Stitched Up

Anyone who’s ever made anything pretty and shiny for fun will have entertained notions of chucking in the towel at their day job and setting up shop with a needle and thread, turning their hobby into a profitable business. For most, this will remain nothing but a beautiful pipe dream, one to be conjured up while staring idly out of the window on dark days in the office. Not so for Manchester’s own Roseanna Murray – she’s already making some cash money doing what she loves.

The 25-year-old – from Hulme, although she now lives in Stretford – is the proud owner of Roseanna’s Textiles, a charming little one-woman outfit that began a mere eight months ago and produces Asian-inspired bedspreads, cushions, throws and table runners (and sock monkeys, but more on that later).

Sewing has always been a part of Roseanna’s life, picking up the craft from her mother and sitting down at her first sewing machine at the age of six, but it wasn’t until recently that she decided to try her hand at making a living out of her passion. Those who do a lot of stitching and sewing will know just how expensive fabric can be, which may put some who are considering doing something similar off setting up their own business but as Roseanna says, she has been very lucky in this respect.

She currently works in an Old Trafford primary school, which has a large Muslim community and this is where she gets her material – and her inspiration – from. “Asian women would come into the playground and I would see all these vibrant, lovely clothes with such beautiful colours,” she says. “They only wear the clothes once as they can’t be seen in the same outfit twice, so they often donate them to charity shops but I get the fabrics given to me.”

Roseanna’s other source of inspiration is her travels around the world. She has spent time in Brazil, Malaysia and Thailand and the traditional styles of such destinations can clearly be seen in her work. However, she doesn’t just make Asian-inspired pieces and is more than happy to take commissions, such as the embellished silk altar cloth requested by St Martin’s Church in Ashton upon Mersey.

And, of course, she does make a cheeky sock monkey or two which may look a bit out of place on her site, nestled among bedspreads and cushions, but are meant to be a bit of fun. “I was doing them for a children’s project in my school and my boyfriend said I should make them to sell,” she explains. “I’ve sold a few, but not that many yet.” The stuffed simians also represent a good opportunity for the seamstress to use up any old scraps since she never throws anything away. To her, a scrap of wool or an off-cut of material is actually so much more and can be used in a variety of ways – the best attitude to have for anyone trying to turn a profit.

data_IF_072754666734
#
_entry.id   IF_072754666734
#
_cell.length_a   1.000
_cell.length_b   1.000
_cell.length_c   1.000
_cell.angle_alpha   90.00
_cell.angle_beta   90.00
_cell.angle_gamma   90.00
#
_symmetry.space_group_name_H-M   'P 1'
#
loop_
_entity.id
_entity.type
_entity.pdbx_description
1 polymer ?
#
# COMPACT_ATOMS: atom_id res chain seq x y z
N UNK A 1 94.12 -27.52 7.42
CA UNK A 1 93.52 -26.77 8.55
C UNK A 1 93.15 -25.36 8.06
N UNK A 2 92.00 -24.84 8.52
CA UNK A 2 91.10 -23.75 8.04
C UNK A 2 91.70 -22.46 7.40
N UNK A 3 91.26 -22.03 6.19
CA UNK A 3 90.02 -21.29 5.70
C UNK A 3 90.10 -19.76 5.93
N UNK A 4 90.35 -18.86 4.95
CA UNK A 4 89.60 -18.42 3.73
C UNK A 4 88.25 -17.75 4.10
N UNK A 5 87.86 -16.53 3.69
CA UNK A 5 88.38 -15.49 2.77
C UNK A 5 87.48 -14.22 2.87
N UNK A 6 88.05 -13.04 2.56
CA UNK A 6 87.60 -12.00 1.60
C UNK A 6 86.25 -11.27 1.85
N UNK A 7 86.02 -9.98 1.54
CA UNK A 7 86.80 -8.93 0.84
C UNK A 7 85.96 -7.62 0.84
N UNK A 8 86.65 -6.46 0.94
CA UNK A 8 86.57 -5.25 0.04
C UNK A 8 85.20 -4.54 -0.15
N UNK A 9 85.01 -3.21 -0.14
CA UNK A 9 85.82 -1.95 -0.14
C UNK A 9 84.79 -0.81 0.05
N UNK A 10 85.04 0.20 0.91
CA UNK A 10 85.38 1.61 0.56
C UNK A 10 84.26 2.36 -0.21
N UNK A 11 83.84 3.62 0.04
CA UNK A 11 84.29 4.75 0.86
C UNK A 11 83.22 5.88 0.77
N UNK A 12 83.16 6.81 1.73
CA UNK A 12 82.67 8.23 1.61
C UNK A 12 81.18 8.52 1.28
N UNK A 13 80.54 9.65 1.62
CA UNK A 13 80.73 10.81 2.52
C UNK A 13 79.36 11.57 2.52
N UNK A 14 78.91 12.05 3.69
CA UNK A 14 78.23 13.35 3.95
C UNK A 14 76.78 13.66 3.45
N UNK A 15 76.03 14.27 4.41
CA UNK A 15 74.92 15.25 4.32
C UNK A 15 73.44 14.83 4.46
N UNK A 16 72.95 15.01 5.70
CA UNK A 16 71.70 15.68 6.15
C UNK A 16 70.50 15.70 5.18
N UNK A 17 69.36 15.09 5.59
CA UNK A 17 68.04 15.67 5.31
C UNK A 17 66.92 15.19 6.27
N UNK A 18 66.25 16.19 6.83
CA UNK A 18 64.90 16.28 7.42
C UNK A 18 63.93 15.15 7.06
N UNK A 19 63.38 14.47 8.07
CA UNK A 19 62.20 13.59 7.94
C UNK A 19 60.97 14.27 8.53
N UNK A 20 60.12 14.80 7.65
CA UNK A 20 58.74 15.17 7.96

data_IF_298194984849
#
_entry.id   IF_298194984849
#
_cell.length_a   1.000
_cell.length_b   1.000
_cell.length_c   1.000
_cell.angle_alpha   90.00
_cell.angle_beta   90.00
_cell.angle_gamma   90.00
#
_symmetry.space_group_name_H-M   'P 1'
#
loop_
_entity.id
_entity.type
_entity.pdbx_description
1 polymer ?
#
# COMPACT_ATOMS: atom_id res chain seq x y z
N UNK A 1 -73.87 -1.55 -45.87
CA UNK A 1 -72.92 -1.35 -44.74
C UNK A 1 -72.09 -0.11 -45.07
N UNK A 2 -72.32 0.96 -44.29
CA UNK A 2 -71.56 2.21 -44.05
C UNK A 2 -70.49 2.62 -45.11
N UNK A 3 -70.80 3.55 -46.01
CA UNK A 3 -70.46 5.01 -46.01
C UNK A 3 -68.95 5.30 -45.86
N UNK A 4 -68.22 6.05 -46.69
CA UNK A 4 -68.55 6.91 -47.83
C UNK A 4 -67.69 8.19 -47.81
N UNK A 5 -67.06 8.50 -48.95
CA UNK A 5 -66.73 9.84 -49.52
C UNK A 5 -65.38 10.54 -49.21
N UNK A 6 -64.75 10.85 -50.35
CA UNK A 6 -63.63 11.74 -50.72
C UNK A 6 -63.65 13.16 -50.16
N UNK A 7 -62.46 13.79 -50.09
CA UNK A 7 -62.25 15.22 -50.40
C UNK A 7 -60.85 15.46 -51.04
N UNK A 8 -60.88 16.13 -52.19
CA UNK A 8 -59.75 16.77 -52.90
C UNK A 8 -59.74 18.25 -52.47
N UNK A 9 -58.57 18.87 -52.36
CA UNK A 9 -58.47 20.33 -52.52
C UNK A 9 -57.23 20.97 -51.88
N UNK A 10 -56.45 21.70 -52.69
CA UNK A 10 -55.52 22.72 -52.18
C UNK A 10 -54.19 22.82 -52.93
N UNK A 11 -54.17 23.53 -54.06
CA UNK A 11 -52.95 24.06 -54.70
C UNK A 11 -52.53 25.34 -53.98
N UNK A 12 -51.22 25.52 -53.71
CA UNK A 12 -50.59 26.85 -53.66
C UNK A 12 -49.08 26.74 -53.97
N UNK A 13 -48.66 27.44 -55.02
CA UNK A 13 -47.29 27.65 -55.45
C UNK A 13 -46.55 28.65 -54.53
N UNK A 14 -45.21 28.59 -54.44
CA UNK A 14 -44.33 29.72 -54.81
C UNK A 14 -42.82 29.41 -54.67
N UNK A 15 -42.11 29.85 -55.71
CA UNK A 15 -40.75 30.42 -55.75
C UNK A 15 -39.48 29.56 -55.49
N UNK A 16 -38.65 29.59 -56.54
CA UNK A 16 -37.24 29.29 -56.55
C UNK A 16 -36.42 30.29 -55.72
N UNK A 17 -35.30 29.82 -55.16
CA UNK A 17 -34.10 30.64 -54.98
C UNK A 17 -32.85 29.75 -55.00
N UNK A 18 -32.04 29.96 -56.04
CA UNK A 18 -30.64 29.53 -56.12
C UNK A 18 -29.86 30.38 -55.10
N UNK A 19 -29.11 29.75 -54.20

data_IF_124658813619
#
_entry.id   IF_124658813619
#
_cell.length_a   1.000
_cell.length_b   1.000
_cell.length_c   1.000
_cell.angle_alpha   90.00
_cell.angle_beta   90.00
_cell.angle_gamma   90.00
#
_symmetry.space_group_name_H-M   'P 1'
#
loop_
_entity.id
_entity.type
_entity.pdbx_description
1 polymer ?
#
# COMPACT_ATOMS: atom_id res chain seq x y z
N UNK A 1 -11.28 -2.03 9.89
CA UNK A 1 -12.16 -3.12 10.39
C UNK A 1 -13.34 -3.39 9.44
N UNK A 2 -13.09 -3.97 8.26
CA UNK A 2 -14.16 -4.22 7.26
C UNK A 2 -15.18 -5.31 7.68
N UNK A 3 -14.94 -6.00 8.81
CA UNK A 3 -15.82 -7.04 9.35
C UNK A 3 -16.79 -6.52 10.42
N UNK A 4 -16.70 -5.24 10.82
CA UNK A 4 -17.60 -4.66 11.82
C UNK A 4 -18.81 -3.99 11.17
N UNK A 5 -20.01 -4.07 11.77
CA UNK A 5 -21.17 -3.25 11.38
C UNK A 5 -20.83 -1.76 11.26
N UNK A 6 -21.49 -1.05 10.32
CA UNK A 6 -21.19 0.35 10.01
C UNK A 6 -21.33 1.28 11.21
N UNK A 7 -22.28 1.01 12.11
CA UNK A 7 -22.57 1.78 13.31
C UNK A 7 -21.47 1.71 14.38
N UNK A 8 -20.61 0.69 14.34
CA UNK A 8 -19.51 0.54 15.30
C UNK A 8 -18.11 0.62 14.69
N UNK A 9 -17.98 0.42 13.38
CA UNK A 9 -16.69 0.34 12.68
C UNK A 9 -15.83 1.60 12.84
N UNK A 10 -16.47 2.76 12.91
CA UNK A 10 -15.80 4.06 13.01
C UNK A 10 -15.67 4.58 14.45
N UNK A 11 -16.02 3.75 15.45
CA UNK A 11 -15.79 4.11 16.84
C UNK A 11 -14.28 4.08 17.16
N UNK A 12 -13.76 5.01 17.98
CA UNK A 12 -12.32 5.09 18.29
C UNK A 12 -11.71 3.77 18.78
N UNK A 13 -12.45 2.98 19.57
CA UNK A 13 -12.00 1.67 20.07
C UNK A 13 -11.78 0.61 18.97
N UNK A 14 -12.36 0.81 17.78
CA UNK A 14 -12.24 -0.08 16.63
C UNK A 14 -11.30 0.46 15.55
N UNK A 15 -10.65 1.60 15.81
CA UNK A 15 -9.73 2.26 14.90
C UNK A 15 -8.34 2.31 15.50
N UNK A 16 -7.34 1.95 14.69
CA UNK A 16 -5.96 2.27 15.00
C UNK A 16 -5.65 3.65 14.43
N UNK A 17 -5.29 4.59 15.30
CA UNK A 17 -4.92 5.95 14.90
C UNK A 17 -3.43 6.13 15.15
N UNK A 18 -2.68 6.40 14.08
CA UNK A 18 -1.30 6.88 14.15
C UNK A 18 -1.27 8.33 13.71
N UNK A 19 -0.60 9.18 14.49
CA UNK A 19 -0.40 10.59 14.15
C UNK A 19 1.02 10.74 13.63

When it comes to advertising her company, Roseanna is really just starting out, saying it’s basically all been word of mouth thus far. While she does have a Facebook page – by her own admission, “not brilliant yet” – it is her Etsy shop that is getting her most excited, even if she does have to fork out around nine per cent on charges for the privilege of having a store on the site. “I still think it’s worth it,” she says. “I do have to charge more on Etsy because of the fees but it means that a lot of people all over the world see my products, which I wouldn’t have been able to do on my own. It’s only been up a week but already people from Texas to Toronto have viewed my store. It’s a global thing immediately.”

So what advice does Roseanna have for anyone considering following in her footsteps and turning a fun pastime into a business? “Just give it a go,” she recommends. “You never know unless you try. Try to display your products as much as possible to see if there’s a market.”

Given that Roseanna and her sewing skills were booked up every week between May and October last year and the fact that she’s about to leave her school behind to run her company full time, it would seem that this have-a-go attitude has worked wonders for her.

Inspiring stuff! Have you ever tried making a bit of cash out of your sewing and crafting? How have you fared?

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